Ayesha Ramachandran

Ayesha Ramachandran's picture
Assistant Professor of Comparative Literature
Address: 
451 College St, New Haven, CT 06511-8906
+1 (203) 432-2745

Biography

I am a literary critic and cultural historian of early modern Europe. My recent work focuses on Europe’s relations with an expanding world—my first book, The Worldmakers (University of Chicago Press, 2015) charts transnational encounters and the early mechanisms of globalization from the late fifteenth to the early eighteenth centuries. It was awarded the MLA’s Scaglione prize in Comparative Literary Studies (2017), the Milton Society of America’s Shawcross Prize for the best book chapter on Milton (2016), and the Sixteenth Century Studies Association’s Founder’s Prize for the best first book manuscript (2015). Though I work primarily with the English, French, and Italian literary traditions, my interests extend to Portuguese, Spanish and Neo-Latin materials; with the support of a Mellon New Directions Fellowship (2016), I hope to expand my work into Persian and early modern South Asia. In addition to literary and intellectual historical questions, I am interested in early modern maps (particularly world mapping), the history of science and technology, early modern empires, and the rich visual archive of illustrated books in the period). My current book project, Lyric Thinking: Humanism, Selfhood, Modernity, argues for the central importance of lyric form and language in shaping new intellectual possibilities for the self in the early modern period and beyond. Moving from Petrarch to Descartes, while also considering their afterlives in modernist writing, it draws together scholarship on theories of mind, cognition and meditation with a complex literary history of lyric’s foundational encounters with other genres, particularly the epic.

My teaching ranges across the comparative literature curriculum: I have team taught in one of the department’s signature courses, LITR 120: Introduction to Narrative, where I lecture on Rushdie’s Satanic Verses; and regularly offer an interdisciplinary course on Maps and the Western Literary Imagination, taught at the Beinecke Library; courses on early modern skepticism, worldmaking and love lyric poetry; and most recently, a co-taught course with Marta Figlerowicz on Modernities: Selfhood, Race, Class and Gender. In Fall 2017, we will also co-teach a graduate seminar on recent theoretical shifts in the discipline entitled “What Happened to Race, Class, and Gender? Keywords of Recent Critical Theory.” In 2016, I was awarded a Poorvu Family Award for Interdisciplinary Teaching.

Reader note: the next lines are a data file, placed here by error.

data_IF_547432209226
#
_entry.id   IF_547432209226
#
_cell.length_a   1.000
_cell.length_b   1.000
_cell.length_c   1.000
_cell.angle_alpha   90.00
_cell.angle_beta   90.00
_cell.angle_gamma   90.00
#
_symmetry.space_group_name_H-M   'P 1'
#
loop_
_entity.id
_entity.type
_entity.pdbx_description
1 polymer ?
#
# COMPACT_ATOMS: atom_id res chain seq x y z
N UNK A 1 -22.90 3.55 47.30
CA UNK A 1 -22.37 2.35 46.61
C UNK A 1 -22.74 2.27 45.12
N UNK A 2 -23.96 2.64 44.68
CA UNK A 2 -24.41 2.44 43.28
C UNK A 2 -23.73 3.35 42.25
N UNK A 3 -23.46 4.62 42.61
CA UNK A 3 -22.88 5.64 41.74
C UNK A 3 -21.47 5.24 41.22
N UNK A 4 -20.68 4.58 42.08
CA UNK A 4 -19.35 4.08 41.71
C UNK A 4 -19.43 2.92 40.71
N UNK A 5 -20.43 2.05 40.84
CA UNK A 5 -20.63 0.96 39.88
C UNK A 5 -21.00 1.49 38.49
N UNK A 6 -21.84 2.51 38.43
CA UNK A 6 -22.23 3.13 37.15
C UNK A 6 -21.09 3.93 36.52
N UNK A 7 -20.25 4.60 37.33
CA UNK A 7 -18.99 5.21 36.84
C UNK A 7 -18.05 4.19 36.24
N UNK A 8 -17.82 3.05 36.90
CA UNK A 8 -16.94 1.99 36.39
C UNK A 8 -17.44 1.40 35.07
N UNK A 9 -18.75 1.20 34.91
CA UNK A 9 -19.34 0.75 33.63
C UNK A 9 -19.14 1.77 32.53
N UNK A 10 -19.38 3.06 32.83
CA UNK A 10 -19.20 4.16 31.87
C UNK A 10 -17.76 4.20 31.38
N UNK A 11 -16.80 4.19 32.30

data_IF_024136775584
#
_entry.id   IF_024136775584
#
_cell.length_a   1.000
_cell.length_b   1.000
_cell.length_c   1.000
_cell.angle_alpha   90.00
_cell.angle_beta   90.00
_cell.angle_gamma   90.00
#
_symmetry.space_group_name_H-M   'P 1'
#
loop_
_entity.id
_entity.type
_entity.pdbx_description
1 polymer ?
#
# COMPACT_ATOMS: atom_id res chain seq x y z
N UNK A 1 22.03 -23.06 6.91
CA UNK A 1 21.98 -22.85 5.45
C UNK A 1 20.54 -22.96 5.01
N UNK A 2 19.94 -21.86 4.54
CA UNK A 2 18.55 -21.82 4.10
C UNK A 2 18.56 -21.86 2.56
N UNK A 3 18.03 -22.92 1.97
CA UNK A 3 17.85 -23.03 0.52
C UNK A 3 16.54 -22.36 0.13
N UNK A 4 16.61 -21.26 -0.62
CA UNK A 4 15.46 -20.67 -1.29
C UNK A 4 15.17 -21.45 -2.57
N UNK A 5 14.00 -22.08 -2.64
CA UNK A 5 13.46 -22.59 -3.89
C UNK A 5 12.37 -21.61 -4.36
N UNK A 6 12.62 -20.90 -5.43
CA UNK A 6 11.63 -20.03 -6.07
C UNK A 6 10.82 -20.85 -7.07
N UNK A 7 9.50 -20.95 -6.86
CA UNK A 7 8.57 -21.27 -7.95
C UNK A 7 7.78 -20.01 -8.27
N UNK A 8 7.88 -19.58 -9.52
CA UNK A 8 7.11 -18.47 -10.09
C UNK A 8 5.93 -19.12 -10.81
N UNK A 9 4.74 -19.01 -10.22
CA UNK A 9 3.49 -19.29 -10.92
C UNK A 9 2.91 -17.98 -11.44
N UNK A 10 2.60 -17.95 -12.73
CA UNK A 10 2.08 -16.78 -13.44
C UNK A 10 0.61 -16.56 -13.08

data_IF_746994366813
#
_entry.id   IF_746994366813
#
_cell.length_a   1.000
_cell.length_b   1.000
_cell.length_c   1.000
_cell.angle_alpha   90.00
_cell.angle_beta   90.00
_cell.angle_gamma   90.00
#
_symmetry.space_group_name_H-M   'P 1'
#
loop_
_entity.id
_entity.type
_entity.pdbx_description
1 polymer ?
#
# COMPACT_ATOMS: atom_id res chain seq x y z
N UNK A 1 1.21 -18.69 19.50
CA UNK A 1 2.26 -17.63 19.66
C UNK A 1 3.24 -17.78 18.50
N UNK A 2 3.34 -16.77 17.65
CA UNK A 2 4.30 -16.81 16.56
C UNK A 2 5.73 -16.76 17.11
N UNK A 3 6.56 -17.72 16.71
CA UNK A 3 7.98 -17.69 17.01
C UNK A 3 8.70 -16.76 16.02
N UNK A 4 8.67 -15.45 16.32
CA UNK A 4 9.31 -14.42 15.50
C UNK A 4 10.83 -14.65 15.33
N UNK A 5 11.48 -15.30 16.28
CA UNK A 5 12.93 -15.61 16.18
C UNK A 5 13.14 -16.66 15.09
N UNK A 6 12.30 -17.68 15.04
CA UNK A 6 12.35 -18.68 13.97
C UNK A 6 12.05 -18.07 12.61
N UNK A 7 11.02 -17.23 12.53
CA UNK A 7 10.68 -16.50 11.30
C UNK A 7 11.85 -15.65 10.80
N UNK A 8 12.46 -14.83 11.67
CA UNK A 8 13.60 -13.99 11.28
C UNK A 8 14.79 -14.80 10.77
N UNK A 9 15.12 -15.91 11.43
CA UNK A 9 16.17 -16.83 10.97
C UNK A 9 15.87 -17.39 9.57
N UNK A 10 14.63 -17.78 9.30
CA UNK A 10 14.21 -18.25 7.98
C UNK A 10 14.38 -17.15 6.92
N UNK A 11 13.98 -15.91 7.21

Education

B.A. Smith College, 2001, magna cum laude
Ph.D. Yale, 2008

Research Interests

Early modern European literature and cultural history; Renaissance poetry; history of science and technology (sixteenth and seventeenth century); cartography and literature; early modern empires and international law; history of philosophy; Europe and the Indo-Islamic world.

Publication Highlights

For a full list of publications and full texts, please see my self-archived articles here.

The Worldmakers: Global Imagining in Early Modern Europe (Chicago: University of Chicago Press, November 2015). [University of Chicago Press]

Spenser and the Human, A Special Issue of Spenser Studies, guest edited with Melissa Sanchez (AMS Press, 2016).

“How to Theorize the “World”: An Early Modern Manifesto,” NLH: New Literary History. Forthcoming.

“Cosmic Matters: Spenser, Donne and the Philosophic Poem,” in Spenser & Donne: Thinking Poets, ed. Yulia Ryzhik. Manchester: Manchester University Press, forthcoming 2018

“Humanism and Its Discontents,” in Spenser and the Human, eds. Melissa Sanchez and Ayesha Ramachandran, Spenser Studies XXX (2016): 3–18

“Traductions cosmographiques dans les Essais de Montaigne,” in Illustrations inconscientes: écritures de la Renaissance. Melanges en l’honneur de Tom Conley, edited by Phillip Usher and Bernd Renner. Paris: Classiques Garnier, 2014. Pp. 121-42. [Classiques Garnier]

 “A War of Worlds: Becoming “Early Modern” and the Challenge of Comparison,” in Comparative Early Modernities: 1100-1800, edited by David Porter. New York: Palgrave, 2012, 15-46. [Palgrave]

“Mutabilitie’s Lucretian Metaphysics: Skepticism and Cosmic Process in Spenser’s Cantos,” in Celebrating Mutabilitie: Essays on Edmund Spenser’s Mutabilitie Cantos, edited by Jane Grogan. Manchester: Manchester University Press, 2010, 220-45. [Manchester University Press]

“Edmund Spenser, Lucretian Neoplatonist: Cosmology in the Fowre Hymnes,” in Spenser and Platonism: An Expanded Special Volume, edited by Kenneth Borris, Carol Kaske and Jon Quitslund, Spenser Studies XXIV (2009): 373-411. (Awarded Isabel McCaffrey Prize, 2010) [Ingenta Connect]

Work in Progress

“Lyric Thinking: Humanism, Selfhood, Modernity” (book manuscript in progress)

“What Can We Learn from Renaissance Literary Critics?” (in conjunction with a Newberry Library Symposium on “Contexts of Early Modern Literary Criticism in Italy and Beyond”)

“Between Thought and Feeling: The Uses of Lyric in the Orlando Furioso,MLN Special Issue for Ariosto 500

Press and Additional Media

Ottoman History Podcast: Episode No. 223. Released: January 30, 2016. [Ottoman History Podcast Website]

The MacMillan Report, March 2016 [YouTube]